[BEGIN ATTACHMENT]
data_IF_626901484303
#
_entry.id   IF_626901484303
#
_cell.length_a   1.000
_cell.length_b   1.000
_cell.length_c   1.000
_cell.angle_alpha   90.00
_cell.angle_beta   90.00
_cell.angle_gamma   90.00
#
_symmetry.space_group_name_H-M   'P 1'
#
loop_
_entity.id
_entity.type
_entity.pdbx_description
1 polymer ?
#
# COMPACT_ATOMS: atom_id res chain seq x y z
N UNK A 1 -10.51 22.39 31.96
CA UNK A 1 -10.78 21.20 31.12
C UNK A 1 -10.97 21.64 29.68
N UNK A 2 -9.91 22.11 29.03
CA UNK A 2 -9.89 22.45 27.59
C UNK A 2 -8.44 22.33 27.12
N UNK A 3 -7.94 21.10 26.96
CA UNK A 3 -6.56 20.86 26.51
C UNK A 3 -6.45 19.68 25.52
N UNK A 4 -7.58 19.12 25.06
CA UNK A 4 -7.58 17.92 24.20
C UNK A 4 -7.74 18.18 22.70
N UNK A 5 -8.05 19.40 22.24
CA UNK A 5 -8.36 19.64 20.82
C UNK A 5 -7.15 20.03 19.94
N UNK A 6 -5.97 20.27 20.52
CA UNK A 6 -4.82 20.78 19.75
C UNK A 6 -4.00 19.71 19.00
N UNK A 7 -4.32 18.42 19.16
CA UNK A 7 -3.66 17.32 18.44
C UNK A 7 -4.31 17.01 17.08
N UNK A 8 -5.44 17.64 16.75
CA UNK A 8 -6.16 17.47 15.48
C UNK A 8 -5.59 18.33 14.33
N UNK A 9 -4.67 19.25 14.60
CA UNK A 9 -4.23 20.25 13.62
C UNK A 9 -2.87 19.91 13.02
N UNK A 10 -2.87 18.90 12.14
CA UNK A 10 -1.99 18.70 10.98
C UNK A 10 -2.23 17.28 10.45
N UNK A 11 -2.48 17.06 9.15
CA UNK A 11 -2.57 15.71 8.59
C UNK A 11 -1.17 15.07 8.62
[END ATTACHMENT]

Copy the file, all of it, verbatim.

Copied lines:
data_IF_626901484303
#
_entry.id   IF_626901484303
#
_cell.length_a   1.000
_cell.length_b   1.000
_cell.length_c   1.000
_cell.angle_alpha   90.00
_cell.angle_beta   90.00
_cell.angle_gamma   90.00
#
_symmetry.space_group_name_H-M   'P 1'
#
loop_
_entity.id
_entity.type
_entity.pdbx_description
1 polymer ?
#
# COMPACT_ATOMS: atom_id res chain seq x y z
N UNK A 1 -10.51 22.39 31.96
CA UNK A 1 -10.78 21.20 31.12
C UNK A 1 -10.97 21.64 29.68
N UNK A 2 -9.91 22.11 29.03
CA UNK A 2 -9.89 22.45 27.59
C UNK A 2 -8.44 22.33 27.12
N UNK A 3 -7.94 21.10 26.96
CA UNK A 3 -6.56 20.86 26.51
C UNK A 3 -6.45 19.68 25.52
N UNK A 4 -7.58 19.12 25.06
CA UNK A 4 -7.58 17.92 24.20
C UNK A 4 -7.74 18.18 22.70
N UNK A 5 -8.05 19.40 22.24
CA UNK A 5 -8.36 19.64 20.82
C UNK A 5 -7.15 20.03 19.94
N UNK A 6 -5.97 20.27 20.52
CA UNK A 6 -4.82 20.78 19.75
C UNK A 6 -4.00 19.71 19.00
N UNK A 7 -4.32 18.42 19.16
CA UNK A 7 -3.66 17.32 18.44
C UNK A 7 -4.31 17.01 17.08
N UNK A 8 -5.44 17.64 16.75
CA UNK A 8 -6.16 17.47 15.48
C UNK A 8 -5.59 18.33 14.33
N UNK A 9 -4.67 19.25 14.60
CA UNK A 9 -4.23 20.25 13.62
C UNK A 9 -2.87 19.91 13.02
N UNK A 10 -2.87 18.90 12.14
CA UNK A 10 -1.99 18.70 10.98
C UNK A 10 -2.23 17.28 10.45
N UNK A 11 -2.48 17.06 9.15
CA UNK A 11 -2.57 15.71 8.59
C UNK A 11 -1.17 15.07 8.62